Physicians have felt the earth move under their feet.
And after years of almost constant change, conflict and even chaos, many physicians are adapting to the new order of healthcare.
Hospitals and health systems should use this period of adjustment to reassure their doctors that they are willing and able to strengthen the ties that bind them.
In many ways, the relationship between hospital management and medical staffs is similar to that of parents and teen-agers. Like parents, hospital managers have important fiscal and supervisory powers. They admire and respect physicians and are proud of their accomplishments.
Yet communication between the two is poor. Physicians, like teen-agers, sometimes resent following rules and often complain that administrators don't understand them. But at a time of crisis or trouble, they often turn to management. This "help us, leave us alone" yo-yo makes for trying and tumultuous times.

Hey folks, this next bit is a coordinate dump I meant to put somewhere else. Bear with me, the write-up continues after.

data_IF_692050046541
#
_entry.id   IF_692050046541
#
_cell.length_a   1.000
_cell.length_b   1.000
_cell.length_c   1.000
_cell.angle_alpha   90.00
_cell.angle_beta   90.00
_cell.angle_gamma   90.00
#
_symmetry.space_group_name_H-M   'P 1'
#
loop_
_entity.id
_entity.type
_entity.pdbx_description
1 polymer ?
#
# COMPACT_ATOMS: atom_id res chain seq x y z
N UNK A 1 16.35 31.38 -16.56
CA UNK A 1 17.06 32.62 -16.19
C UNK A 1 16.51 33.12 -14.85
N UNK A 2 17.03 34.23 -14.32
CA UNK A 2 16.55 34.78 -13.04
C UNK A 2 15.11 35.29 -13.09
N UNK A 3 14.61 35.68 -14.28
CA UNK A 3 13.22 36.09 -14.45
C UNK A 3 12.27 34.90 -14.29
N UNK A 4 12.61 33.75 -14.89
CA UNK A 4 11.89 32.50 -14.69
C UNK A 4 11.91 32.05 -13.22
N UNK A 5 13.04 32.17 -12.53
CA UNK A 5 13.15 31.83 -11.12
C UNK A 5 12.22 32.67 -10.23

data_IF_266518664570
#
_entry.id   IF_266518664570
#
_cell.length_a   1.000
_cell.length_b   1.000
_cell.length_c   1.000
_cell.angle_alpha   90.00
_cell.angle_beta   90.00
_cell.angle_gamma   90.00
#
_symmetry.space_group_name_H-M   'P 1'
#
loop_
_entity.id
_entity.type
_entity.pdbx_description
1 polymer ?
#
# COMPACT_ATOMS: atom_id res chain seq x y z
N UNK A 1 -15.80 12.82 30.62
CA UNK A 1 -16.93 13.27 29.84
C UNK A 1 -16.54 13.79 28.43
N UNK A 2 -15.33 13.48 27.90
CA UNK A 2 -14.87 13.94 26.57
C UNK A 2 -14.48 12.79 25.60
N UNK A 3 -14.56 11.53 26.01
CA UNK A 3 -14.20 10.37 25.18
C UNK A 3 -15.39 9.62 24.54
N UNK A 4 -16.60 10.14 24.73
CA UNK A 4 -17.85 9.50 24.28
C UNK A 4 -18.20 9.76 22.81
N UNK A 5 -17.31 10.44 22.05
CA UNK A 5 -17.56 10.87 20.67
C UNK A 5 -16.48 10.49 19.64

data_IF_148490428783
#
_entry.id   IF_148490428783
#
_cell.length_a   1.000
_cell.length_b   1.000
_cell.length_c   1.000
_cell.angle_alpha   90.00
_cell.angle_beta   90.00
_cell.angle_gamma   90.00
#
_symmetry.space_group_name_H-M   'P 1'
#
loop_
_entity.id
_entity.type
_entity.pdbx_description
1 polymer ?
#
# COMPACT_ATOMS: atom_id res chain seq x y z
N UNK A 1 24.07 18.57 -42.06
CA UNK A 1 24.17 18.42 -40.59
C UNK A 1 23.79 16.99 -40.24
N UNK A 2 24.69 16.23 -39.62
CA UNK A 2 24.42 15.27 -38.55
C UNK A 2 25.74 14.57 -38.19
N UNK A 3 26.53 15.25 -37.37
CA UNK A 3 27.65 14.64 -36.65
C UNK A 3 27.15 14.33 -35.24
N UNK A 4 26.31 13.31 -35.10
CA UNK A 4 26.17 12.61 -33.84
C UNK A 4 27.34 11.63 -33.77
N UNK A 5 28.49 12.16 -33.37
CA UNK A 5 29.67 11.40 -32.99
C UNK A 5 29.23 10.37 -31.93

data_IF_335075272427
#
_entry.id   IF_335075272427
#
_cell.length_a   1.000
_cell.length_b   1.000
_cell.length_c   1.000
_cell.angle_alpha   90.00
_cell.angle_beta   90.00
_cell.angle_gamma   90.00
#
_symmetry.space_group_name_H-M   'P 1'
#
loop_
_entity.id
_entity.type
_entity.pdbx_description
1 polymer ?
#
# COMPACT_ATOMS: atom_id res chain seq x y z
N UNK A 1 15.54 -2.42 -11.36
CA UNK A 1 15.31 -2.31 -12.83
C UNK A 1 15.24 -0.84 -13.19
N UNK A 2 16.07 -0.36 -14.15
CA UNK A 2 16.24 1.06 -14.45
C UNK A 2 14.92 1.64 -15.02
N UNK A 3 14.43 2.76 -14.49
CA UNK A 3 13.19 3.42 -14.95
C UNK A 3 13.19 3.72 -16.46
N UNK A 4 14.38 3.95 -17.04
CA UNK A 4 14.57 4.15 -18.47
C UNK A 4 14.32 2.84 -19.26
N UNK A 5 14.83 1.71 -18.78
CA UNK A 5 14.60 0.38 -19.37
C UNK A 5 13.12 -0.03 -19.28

Physician income and power have been threatened by managed care and government payment policies. In response, doctors have sold their practices to physician management companies or health systems. But most of those ventures have collapsed or are threatening to.
So it's back to the basics. Now is an appropriate time to create a new strategy to rebuild the hospital-physician bond. That may require fine-tuning the existing course of action or a revolutionary change in attitude.
Fortunately, things could be worse. A few years ago physicians feared major income erosion. Instead, salaries have stabilized. Our annual physician income survey, which appeared in the Aug. 7 issue (p. 37), showed salary increases are not as high as in previous years, but neither are the decreases.
Still, physicians want the opportunity to earn more money and respect for participating in organizational initiatives. They should be rewarded for active participation in quality and cost-reduction efforts. Hospital managers, like parents, need to encourage and give incentive to their charges to accept new responsibilities.
The goal is to rally physicians and executives around the three themes of improved patient satisfaction, cost-effective treatment and high quality outcomes.